Eyes (Strabismus) & Lazy Eye (Amblyopia)
Strabismus and amblyopia are not diseases but visual conditions that
affect the function of a person's visual system (which is composed
of the eyes, the brain, and the connections between the two).
In strabismus, commonly known as crossed eyes, a person's eyes are
not in alignment. The symptoms of strabismus (such as eye turn) may
always be present, or they may appear only when a person is tired,
ill or concentrating intensely on objects.
If the brain suppresses the signals from one eye long enough, a condition
called amblyopia results. Amblyopia is called lazy eye because one
eye stops functioning properly. The eye-brain connection in the non-functioning
eye is very poor and the brain ignores or surpresses most of its
signals in order to make sense of what is seen.
How are Strabismus and Amblyopia Detected?
At birth, a baby's eyes are not well-coordinated and may wander. Within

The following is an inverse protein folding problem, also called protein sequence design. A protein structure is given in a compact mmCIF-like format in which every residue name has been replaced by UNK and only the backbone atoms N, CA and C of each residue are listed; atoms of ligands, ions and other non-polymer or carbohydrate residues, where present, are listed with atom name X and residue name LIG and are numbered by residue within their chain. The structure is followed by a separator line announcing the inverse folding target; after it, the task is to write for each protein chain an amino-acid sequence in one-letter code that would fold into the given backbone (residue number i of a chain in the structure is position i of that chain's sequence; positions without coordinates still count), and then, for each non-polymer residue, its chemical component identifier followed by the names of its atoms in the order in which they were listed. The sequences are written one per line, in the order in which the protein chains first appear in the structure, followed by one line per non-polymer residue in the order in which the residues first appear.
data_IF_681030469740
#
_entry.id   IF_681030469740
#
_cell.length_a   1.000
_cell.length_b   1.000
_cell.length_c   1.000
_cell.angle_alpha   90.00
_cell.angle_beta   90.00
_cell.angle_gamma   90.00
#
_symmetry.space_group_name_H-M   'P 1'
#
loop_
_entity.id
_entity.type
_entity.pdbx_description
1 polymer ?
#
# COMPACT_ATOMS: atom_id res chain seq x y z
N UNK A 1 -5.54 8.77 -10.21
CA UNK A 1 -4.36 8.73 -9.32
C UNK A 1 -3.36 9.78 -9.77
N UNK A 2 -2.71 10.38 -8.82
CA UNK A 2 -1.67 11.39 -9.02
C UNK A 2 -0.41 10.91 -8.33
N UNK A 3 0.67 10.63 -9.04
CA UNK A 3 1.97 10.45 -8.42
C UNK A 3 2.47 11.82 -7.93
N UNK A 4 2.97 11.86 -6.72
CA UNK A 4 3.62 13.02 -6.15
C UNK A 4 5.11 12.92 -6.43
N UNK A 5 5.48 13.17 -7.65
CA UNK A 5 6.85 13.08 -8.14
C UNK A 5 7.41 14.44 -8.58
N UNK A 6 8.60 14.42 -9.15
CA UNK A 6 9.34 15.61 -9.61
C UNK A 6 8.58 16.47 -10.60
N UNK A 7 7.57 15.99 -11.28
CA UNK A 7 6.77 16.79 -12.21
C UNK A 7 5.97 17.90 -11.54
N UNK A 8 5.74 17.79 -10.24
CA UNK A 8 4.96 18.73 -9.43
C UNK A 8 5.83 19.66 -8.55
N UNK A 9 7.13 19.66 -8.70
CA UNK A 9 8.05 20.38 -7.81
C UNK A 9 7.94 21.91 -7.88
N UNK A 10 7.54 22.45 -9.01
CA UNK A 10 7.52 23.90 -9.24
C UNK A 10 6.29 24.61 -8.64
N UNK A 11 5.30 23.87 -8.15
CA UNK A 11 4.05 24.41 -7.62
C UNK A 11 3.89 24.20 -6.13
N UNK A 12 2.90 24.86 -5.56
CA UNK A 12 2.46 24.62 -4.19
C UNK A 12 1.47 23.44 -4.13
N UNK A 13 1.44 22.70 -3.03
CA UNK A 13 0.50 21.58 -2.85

a few weeks, however, an infant usually learns to move both eyes
together and the wandering should disappear. If a child's eyes continue
to drift, this can indicate a visual problem, such as strabismus
or amblyopia. Parents who notice an unusual eye turn in a child should
contact an optometrist.
Can Strabismus and Amblyopia be Treated?
Both can be treated, depending on the severity of the problem. The
eyes need to be retrained to gain greater coordination and taught
to work as a team.
the training or "retraining" process (vision
therapy) can begin at any age, even in infancy, by using systematic
visual activities under the supervision of a behavioral optometrist.
A behavioral optometrist might use lenses and prisms along with vision
therapy activities to change visual habits. At times, patching one
eye may be necessary in people with amblyopia.
The treatments for amblyopia and strabismus are similar and may be
very complex and require a considerable amount of family and doctor
participation. Amblyopia and strabismus are best corrected by beginning
treatment as soon as possible.